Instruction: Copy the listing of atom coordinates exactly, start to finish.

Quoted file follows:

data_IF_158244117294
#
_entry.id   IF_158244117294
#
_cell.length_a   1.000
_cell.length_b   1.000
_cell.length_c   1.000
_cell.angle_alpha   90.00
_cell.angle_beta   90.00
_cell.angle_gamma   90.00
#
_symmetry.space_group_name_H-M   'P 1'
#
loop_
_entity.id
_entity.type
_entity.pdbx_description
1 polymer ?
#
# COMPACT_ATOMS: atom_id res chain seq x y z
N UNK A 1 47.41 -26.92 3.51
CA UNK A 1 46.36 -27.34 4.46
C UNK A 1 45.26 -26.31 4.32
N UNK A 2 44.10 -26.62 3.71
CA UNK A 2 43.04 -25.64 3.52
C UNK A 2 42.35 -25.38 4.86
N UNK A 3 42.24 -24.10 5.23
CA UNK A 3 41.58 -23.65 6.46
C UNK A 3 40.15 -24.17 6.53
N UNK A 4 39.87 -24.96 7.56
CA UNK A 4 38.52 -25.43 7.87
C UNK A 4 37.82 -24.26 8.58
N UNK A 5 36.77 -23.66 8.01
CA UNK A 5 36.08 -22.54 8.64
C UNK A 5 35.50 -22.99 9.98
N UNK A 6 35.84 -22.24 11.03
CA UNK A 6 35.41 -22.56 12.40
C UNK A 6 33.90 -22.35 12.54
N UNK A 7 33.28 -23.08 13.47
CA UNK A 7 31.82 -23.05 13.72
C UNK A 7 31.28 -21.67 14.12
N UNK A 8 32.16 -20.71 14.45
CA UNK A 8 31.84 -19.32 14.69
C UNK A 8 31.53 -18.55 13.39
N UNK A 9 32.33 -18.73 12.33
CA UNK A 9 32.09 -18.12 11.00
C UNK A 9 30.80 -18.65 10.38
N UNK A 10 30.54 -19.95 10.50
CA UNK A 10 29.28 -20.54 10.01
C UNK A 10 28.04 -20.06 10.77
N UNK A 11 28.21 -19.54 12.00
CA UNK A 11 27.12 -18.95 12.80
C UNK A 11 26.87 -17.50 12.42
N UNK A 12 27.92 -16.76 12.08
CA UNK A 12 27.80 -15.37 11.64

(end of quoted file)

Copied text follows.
data_IF_158244117294
#
_entry.id   IF_158244117294
#
_cell.length_a   1.000
_cell.length_b   1.000
_cell.length_c   1.000
_cell.angle_alpha   90.00
_cell.angle_beta   90.00
_cell.angle_gamma   90.00
#
_symmetry.space_group_name_H-M   'P 1'
#
loop_
_entity.id
_entity.type
_entity.pdbx_description
1 polymer ?
#
# COMPACT_ATOMS: atom_id res chain seq x y z
N UNK A 1 47.41 -26.92 3.51
CA UNK A 1 46.36 -27.34 4.46
C UNK A 1 45.26 -26.31 4.32
N UNK A 2 44.10 -26.62 3.71
CA UNK A 2 43.04 -25.64 3.52
C UNK A 2 42.35 -25.38 4.86
N UNK A 3 42.24 -24.10 5.23
CA UNK A 3 41.58 -23.65 6.46
C UNK A 3 40.15 -24.17 6.53
N UNK A 4 39.87 -24.96 7.56
CA UNK A 4 38.52 -25.43 7.87
C UNK A 4 37.82 -24.26 8.58
N UNK A 5 36.77 -23.66 8.01
CA UNK A 5 36.08 -22.54 8.64
C UNK A 5 35.50 -22.99 9.98
N UNK A 6 35.84 -22.24 11.03
CA UNK A 6 35.41 -22.56 12.40
C UNK A 6 33.90 -22.35 12.54
N UNK A 7 33.28 -23.08 13.47
CA UNK A 7 31.82 -23.05 13.72
C UNK A 7 31.28 -21.67 14.12
N UNK A 8 32.16 -20.71 14.45
CA UNK A 8 31.84 -19.32 14.69
C UNK A 8 31.53 -18.55 13.39
N UNK A 9 32.33 -18.73 12.33
CA UNK A 9 32.09 -18.12 11.00
C UNK A 9 30.80 -18.65 10.38
N UNK A 10 30.54 -19.95 10.50
CA UNK A 10 29.28 -20.54 10.01
C UNK A 10 28.04 -20.06 10.77
N UNK A 11 28.21 -19.54 12.00
CA UNK A 11 27.12 -18.95 12.80
C UNK A 11 26.87 -17.50 12.42
N UNK A 12 27.92 -16.76 12.08
CA UNK A 12 27.80 -15.37 11.64